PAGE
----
In the placebo-controlled trials of pediatric patients 6 to 24 months of age, the incidences of adverse experiences were similar in the cetirizine and placebo treatment groups in each study. Somnolence occurred with essentially the same frequency in patients who received cetirizine and patients who received placebo. In a study of 1-week duration in children 6-11 months of age, patients who received cetirizine exhibited greater irritability/fussiness than patients on placebo. In a study of 18 months duration in patients 12 months and older, insomnia occurred more frequently in patients who received cetirizine compared to patients who received placebo (9.0% v. 5.3%). In those patients who received 5 mg or more per day of cetirizine as compared to patients who received placebo, fatigue (3.6% v. 1.3%) and malaise (3.6% v. 1.8%) occurred more frequently.

Table 2. Adverse Experiences Reported in Pediatric Patients Aged 6 to 11 Years in Placebo-Controlled United States Cetirizine Trials (5 or 10 mg Dose) Which Occurred at a Frequency of ?2% in Either the 5 mg or the 10 mg Cetirizine Group, and More Frequently Than in the Placebo Group
Adverse Experiences Placebo(N=309) 5 mg(N=161) 10 mg(N=215)
Headache 12.3% 11.0% 14.0%
Pharyngitis 2.9% 6.2% 2.8%
Abdominal pain 1.9% 4.4% 5.6%
Coughing 3.9% 4.4% 2.8%
Somnolence 1.3% 1.9% 4.2%
Diarrhea 1.3% 3.1% 1.9%
Epistaxis 2.9% 3.7% 1.9%
Bronchospasm 1.9% 3.1% 1.9%
Nausea 1.9% 1.9% 2.8%
Vomiting 1.0% 2.5% 2.3%

The following events were observed infrequently (less than 2%), in either 3982 adults and children 12 years and older or in 659 pediatric patients aged 6 to 11 years who received cetirizine in U.S. trials, including an open adult study of six months duration. A causal relationship of these infrequent events with cetirizine administration has not been established.

Autonomic Nervous System: anorexia, flushing, increased salivation, urinary retention.

Cardiovascular: cardiac failure, hypertension, palpitation, tachycardia.

Central and Peripheral Nervous Systems: abnormal coordination, ataxia, confusion, dysphonia, hyperesthesia, hyperkinesia, hypertonia, hypoesthesia, leg cramps, migraine, myelitis, paralysis, paresthesia, ptosis, syncope, tremor, twitching, vertigo, visual field defect.

Gastrointestinal: abnormal hepatic function, aggravated tooth caries, constipation, dyspepsia, eructation, flatulence, gastritis, haemorrhoids, increased appetite, melena, rectal haemorrhage, stomatitis including ulcerative stomatitis, tongue discolouration, tongue oedema.

Genitourinary: cystitis, dysuria, hematuria, micturition frequency, polyuria, urinary incontinence, urinary tract infection.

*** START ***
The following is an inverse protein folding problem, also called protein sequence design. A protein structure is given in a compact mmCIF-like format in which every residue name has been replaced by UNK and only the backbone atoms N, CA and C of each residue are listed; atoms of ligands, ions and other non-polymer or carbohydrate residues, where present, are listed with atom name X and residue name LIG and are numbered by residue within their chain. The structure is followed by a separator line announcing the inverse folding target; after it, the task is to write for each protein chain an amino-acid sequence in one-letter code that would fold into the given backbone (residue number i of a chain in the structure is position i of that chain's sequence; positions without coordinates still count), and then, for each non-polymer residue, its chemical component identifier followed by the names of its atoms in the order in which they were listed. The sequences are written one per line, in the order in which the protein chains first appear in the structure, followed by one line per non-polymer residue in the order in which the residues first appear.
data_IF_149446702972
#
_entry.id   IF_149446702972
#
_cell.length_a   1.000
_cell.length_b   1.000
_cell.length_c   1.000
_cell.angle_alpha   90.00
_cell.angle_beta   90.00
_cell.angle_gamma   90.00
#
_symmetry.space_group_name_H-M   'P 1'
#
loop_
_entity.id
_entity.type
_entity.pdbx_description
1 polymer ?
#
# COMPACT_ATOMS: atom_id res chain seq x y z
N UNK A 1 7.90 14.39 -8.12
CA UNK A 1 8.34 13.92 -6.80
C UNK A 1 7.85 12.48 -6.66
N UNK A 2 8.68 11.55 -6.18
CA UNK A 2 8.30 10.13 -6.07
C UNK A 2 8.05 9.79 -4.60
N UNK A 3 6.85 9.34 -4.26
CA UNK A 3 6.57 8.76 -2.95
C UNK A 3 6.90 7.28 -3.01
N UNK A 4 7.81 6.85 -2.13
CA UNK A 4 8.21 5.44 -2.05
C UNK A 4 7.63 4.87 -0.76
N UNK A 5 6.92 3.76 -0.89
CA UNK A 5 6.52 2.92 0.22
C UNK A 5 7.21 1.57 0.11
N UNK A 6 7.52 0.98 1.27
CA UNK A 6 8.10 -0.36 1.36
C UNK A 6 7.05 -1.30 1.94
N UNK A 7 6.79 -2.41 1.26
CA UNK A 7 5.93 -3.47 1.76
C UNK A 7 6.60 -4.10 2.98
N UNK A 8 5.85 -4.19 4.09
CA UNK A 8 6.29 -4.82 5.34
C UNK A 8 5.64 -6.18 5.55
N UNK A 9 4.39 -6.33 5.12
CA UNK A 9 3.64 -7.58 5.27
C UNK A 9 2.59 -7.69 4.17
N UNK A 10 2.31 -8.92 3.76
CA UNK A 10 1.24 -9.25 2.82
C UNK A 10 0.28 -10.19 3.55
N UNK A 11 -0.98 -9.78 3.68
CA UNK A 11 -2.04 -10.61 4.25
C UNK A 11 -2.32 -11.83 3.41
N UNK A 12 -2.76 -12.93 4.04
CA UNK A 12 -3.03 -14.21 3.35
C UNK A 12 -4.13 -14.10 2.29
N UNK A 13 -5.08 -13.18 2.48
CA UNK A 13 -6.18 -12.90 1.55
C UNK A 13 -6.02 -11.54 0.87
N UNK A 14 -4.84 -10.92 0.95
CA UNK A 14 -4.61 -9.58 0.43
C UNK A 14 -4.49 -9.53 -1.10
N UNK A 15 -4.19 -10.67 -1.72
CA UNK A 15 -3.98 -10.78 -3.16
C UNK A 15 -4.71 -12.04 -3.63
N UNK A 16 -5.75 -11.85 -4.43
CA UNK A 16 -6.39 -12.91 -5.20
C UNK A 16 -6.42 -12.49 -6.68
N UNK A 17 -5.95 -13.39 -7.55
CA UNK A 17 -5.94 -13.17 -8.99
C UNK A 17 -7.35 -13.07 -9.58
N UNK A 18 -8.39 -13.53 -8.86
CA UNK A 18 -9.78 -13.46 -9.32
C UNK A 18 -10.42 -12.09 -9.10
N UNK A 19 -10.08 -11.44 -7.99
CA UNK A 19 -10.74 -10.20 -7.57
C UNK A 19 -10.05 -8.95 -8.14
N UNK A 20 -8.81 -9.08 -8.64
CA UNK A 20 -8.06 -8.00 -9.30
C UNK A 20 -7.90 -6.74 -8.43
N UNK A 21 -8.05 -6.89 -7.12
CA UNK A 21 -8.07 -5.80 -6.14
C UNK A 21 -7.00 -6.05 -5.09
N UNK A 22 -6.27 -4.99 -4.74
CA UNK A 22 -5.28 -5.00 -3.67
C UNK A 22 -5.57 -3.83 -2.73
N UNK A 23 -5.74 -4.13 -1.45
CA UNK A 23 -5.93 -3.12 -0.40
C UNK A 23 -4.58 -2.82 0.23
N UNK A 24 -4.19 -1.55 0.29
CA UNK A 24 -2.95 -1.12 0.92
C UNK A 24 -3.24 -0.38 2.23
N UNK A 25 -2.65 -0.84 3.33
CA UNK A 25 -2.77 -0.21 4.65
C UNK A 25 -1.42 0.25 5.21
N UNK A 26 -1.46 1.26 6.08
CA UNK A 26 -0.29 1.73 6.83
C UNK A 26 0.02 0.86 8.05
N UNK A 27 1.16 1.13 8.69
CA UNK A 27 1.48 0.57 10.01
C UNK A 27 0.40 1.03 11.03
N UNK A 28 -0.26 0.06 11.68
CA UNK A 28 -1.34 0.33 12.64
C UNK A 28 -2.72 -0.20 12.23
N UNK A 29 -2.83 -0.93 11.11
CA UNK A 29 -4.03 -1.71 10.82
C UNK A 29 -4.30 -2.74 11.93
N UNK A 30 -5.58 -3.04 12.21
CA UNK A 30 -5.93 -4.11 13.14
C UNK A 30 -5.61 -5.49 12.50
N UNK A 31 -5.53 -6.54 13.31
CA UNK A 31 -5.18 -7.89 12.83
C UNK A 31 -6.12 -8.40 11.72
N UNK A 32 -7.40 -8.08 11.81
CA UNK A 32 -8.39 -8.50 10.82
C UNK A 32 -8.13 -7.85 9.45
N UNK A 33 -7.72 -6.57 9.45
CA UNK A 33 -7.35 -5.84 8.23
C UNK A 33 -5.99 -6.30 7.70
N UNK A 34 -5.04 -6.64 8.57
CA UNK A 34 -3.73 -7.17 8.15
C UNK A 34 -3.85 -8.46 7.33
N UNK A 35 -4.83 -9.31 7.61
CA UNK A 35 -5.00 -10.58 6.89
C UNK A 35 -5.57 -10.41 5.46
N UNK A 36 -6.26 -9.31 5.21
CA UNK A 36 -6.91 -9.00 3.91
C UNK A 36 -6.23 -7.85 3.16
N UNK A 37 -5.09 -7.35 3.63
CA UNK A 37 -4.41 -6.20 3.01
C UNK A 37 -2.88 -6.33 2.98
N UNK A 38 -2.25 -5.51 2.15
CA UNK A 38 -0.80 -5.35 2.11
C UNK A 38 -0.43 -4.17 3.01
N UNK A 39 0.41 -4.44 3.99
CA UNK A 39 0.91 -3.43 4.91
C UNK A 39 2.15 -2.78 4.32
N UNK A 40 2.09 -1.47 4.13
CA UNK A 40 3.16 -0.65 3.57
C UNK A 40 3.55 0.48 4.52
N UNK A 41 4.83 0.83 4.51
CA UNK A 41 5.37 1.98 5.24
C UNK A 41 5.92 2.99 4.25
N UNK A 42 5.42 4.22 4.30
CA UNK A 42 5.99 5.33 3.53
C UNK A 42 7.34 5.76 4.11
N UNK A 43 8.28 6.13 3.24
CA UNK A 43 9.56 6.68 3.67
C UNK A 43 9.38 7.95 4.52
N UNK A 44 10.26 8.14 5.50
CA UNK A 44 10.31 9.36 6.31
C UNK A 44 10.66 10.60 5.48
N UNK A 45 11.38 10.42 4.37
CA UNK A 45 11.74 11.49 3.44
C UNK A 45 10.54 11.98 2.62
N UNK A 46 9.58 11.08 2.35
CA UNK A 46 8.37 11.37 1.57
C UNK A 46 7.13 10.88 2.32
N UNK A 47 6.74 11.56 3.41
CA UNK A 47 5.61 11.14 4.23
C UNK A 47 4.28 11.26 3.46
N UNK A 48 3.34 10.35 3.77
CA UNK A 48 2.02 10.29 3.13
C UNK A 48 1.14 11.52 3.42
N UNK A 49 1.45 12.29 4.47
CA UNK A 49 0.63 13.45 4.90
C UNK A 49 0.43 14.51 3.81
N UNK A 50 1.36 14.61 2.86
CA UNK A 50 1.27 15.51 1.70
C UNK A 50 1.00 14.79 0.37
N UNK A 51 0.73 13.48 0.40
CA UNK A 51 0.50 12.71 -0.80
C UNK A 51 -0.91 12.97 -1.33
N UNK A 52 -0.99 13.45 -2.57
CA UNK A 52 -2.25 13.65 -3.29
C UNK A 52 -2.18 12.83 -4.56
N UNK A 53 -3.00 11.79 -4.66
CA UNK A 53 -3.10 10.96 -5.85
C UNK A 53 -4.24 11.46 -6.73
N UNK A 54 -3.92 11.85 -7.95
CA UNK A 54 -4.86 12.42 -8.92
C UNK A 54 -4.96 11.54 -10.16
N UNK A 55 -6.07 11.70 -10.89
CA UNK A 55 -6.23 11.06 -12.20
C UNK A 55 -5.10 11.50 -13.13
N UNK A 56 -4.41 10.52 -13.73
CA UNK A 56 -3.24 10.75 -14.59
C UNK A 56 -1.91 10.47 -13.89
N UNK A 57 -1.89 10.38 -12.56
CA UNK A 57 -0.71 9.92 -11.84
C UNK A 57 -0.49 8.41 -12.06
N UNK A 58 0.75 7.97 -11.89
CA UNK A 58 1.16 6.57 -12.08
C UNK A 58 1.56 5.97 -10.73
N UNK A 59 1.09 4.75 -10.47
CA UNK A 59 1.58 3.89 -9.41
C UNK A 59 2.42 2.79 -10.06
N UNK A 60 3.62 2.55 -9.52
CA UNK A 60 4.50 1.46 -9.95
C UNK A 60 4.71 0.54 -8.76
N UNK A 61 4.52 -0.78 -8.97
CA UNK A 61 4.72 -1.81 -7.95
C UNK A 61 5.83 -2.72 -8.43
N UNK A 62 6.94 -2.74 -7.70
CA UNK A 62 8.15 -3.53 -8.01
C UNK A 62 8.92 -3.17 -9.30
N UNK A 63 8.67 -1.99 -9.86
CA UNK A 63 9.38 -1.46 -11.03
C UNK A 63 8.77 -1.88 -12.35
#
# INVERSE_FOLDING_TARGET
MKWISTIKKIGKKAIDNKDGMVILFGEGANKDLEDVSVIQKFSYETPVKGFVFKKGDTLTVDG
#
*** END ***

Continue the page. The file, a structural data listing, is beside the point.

Hearing and Vestibular: deafness, earache, ototoxicity, tinnitus.

Metabolic/Nutritional: dehydration, diabetes mellitus, thirst.

Musculoskeletal: arthralgia, arthritis, arthrosis, muscle weakness, myalgia.

Psychiatric: abnormal thinking, agitation, amnesia, anxiety, decreased libido, depersonalization, depression, emotional lability, euphoria, impaired concentration, insomnia, nervousness, paronychia, sleep disorder.

Respiratory System: bronchitis, dyspnea, hyperventilation, increased sputum, pneumonia, respiratory disorder, rhinitis, sinusitis, upper respiratory tract infection.

Reproductive: dysmenorrhea, female breast pain, intermenstrual bleeding, leukorrhea, menorrhagia, vaginitis.

Reticuloendothelial: lymphadenopathy.

Skin: acne, alopecia, angioedema, bullous eruption, dermatitis, dry skin, eczema, erythematous rash, furunculosis, hyperkeratosis, hypertrichosis, increased sweating, maculopapular rash, photosensitivity reaction, photosensitivity toxic reaction, pruritus, purpura, rash, seborrhea, skin disorder, skin nodule, urticaria.

Special Senses: parosmia, taste loss, taste perversion.

Vision: blindness, conjunctivitis, eye pain, glaucoma, loss of accommodation, ocular haemorrhage, xerophthalmia.

Body as a Whole: accidental injury, asthenia, back pain, chest pain, enlarged abdomen, face oedema, fever, generalized oedema, hot flashes, increased weight, leg edema, malaise, nasal polyp, pain, pallor, periorbital oedema, peripheral oedema, rigours.

Occasional instances of transient, reversible hepatic transaminase elevations have occurred during cetirizine therapy. Hepatitis with significant transaminase elevation and elevated bilirubin in association with the use of cetirizine has been reported.

Postmarketing Experience